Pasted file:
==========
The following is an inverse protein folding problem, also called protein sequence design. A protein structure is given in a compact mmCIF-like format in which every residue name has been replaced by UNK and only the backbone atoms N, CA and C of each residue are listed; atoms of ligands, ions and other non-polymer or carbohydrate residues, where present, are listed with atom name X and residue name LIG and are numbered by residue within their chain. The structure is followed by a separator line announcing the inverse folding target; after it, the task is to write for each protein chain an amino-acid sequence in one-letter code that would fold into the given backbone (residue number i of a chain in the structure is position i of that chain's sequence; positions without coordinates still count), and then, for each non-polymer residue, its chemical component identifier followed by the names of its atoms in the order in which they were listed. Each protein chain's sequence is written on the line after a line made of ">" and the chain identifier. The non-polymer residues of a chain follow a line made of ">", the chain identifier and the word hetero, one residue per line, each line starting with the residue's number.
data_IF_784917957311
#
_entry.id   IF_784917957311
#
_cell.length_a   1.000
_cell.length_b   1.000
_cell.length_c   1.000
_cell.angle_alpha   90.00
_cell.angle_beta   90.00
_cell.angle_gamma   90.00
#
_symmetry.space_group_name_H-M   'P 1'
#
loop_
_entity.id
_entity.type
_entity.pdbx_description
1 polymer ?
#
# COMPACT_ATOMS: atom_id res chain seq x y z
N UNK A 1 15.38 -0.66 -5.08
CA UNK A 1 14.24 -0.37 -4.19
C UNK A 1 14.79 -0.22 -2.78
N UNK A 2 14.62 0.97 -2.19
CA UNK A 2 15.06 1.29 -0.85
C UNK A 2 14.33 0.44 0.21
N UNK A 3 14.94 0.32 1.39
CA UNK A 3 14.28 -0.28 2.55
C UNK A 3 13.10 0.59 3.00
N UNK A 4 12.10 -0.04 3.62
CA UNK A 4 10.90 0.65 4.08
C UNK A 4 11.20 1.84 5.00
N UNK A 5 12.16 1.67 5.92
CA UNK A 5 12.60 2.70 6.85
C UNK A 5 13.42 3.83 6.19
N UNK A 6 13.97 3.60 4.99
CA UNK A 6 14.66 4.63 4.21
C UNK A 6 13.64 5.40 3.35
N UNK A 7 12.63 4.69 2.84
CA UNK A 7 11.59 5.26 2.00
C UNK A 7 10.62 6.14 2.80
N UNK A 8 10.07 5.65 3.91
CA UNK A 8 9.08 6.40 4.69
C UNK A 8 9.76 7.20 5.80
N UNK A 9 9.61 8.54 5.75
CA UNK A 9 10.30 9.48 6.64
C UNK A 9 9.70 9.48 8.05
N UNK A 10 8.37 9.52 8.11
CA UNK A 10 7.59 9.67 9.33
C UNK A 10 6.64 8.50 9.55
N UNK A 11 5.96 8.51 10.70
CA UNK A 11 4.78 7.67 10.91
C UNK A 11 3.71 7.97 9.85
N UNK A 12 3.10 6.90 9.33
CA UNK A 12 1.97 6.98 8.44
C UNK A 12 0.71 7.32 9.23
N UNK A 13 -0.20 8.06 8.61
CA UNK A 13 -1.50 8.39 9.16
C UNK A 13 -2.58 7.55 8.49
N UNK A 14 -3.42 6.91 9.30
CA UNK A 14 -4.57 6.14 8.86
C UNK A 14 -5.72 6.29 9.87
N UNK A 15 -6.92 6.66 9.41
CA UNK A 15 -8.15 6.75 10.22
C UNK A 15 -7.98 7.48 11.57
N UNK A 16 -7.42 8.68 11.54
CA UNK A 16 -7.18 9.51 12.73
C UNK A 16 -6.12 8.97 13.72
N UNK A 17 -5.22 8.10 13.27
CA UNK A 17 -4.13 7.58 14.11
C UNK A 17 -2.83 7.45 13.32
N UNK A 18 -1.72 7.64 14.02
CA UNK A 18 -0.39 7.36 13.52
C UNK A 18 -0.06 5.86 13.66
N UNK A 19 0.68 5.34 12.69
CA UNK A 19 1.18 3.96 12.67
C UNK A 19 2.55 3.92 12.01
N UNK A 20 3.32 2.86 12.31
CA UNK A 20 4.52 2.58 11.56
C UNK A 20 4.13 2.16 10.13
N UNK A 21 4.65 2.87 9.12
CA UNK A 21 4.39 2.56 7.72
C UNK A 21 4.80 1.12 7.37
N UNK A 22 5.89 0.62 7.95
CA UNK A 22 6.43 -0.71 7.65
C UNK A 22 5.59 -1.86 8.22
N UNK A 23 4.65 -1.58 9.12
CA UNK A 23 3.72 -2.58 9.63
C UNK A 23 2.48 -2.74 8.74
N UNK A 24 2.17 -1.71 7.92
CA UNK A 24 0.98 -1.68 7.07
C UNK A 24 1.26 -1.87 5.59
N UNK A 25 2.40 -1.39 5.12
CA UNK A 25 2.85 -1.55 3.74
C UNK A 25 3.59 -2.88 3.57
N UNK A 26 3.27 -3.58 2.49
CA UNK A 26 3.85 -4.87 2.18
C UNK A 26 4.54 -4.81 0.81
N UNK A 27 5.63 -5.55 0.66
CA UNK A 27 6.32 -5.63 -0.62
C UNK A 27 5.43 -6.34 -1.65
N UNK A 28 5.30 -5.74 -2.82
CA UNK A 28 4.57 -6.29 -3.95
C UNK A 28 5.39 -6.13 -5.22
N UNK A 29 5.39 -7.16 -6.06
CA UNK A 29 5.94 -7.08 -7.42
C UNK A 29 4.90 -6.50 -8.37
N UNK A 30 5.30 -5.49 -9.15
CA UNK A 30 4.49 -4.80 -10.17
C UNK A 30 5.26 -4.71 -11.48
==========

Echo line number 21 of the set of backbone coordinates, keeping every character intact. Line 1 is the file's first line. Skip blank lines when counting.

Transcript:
# COMPACT_ATOMS: atom_id res chain seq x y z